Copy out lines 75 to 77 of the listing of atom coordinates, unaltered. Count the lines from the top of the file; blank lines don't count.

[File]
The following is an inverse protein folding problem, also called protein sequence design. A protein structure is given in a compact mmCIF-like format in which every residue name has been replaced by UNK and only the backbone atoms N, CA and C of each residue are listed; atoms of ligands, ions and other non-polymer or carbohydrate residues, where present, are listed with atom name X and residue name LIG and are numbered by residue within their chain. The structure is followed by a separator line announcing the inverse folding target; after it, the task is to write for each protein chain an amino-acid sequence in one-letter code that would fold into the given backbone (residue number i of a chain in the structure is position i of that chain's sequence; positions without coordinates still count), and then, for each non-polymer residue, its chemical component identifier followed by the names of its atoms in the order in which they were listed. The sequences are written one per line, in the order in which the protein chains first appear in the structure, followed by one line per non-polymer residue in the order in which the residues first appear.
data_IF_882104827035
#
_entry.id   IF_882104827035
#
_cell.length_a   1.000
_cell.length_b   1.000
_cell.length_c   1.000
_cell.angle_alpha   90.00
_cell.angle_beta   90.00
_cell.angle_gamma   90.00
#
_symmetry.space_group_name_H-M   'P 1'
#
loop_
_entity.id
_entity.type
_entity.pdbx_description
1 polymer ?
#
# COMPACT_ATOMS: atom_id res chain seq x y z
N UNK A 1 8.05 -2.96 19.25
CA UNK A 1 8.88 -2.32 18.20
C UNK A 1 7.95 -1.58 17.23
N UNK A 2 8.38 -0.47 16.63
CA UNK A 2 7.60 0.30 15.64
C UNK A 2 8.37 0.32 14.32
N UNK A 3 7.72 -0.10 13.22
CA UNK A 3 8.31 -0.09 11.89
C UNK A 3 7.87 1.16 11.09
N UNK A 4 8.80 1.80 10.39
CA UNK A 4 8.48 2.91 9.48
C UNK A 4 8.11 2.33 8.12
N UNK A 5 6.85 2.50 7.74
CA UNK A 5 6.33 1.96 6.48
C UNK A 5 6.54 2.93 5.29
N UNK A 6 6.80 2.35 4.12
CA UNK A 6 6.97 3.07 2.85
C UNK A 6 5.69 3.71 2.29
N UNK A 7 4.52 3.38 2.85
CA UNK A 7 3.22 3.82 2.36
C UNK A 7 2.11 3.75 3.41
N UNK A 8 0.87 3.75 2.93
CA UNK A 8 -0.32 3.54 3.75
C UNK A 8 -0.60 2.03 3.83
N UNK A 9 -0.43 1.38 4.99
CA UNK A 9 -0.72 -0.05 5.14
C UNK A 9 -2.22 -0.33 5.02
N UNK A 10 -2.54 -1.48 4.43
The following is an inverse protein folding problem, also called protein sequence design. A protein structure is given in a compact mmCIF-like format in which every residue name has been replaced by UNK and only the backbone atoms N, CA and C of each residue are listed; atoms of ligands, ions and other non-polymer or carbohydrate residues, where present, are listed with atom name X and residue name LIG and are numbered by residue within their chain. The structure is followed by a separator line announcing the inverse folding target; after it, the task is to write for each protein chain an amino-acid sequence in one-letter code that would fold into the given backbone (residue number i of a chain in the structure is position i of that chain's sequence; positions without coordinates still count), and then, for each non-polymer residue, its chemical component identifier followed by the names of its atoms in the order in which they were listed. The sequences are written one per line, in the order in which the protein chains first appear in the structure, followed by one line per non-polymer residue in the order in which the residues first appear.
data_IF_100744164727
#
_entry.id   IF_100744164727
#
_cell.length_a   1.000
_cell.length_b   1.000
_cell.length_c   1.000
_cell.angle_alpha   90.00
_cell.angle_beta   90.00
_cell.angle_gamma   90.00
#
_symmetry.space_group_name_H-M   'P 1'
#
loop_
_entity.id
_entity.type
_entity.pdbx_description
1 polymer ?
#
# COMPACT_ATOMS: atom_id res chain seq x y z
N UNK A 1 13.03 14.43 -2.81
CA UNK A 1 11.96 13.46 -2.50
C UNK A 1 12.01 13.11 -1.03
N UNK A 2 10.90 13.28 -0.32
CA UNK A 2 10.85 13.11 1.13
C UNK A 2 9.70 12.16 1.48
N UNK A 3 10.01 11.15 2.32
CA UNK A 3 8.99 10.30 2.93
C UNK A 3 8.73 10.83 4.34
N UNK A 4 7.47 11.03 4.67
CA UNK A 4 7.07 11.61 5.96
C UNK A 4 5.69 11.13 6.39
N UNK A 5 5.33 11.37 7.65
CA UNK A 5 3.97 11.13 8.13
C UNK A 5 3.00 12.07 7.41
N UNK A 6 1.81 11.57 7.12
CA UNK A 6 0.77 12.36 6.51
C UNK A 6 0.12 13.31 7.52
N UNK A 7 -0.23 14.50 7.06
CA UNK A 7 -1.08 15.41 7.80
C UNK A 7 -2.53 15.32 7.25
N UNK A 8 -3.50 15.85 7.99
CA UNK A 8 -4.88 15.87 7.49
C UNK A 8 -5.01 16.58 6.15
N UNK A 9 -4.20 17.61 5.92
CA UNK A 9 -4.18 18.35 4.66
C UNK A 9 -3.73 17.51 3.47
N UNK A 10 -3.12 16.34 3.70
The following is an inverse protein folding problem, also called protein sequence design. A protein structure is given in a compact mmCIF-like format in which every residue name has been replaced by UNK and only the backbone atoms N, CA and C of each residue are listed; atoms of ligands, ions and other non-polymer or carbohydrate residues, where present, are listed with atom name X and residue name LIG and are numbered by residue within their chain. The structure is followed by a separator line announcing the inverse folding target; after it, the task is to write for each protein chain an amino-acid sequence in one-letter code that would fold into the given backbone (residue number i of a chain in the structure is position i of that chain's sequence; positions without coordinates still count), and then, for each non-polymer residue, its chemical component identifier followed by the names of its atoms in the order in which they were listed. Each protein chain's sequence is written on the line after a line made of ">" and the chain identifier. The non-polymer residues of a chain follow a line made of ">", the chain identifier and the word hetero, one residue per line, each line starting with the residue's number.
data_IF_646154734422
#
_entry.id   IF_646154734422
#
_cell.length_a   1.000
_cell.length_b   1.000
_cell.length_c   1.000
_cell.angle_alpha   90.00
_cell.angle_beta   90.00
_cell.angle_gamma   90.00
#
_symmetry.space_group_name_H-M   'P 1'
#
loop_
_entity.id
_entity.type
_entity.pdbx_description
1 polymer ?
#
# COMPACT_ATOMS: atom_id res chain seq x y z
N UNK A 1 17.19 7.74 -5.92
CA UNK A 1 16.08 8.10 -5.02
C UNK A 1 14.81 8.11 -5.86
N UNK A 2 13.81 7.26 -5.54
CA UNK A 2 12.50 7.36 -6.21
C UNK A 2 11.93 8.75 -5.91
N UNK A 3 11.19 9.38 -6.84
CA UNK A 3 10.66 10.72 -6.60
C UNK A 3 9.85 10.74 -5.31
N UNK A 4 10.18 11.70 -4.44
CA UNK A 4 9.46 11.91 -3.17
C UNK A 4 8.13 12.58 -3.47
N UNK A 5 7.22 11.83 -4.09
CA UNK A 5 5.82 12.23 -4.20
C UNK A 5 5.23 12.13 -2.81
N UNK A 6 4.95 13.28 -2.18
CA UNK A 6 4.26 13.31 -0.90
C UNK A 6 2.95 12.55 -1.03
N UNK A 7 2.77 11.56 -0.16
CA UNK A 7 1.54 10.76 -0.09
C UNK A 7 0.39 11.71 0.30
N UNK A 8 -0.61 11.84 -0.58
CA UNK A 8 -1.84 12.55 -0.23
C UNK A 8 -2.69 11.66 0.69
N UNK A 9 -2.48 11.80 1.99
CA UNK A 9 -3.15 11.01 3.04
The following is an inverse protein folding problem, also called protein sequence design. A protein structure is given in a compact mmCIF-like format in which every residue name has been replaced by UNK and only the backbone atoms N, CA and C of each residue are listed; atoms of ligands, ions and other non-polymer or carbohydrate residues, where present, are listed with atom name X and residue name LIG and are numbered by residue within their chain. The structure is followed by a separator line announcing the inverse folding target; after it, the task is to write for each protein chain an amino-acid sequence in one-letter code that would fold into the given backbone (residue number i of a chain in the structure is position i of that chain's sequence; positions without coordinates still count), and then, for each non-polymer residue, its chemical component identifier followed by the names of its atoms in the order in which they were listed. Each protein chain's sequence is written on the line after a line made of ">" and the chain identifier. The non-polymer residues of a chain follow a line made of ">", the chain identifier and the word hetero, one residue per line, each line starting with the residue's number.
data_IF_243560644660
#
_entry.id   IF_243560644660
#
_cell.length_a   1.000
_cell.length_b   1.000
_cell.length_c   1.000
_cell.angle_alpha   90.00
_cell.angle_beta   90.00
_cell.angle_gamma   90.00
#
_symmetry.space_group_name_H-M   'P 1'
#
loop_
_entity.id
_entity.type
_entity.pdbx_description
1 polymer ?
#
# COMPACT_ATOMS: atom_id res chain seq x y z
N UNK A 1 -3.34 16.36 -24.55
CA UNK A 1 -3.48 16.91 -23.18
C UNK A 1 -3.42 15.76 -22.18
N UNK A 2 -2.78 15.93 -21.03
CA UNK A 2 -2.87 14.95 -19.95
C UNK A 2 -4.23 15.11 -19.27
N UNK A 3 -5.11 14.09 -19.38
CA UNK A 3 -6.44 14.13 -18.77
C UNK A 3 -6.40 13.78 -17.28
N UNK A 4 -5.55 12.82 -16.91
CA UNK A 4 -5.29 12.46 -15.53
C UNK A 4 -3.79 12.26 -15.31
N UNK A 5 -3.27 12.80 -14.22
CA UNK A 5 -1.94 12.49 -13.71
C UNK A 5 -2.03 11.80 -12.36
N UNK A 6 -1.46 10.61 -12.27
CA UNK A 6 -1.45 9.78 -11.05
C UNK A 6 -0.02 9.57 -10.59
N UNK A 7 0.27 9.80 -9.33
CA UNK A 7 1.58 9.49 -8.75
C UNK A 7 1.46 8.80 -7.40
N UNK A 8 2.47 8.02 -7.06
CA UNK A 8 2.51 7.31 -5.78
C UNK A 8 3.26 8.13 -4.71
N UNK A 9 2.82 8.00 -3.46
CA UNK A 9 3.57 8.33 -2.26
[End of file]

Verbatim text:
CA UNK A 2 10.85 13.11 1.13
C UNK A 2 9.70 12.16 1.48
N UNK A 3 10.01 11.15 2.32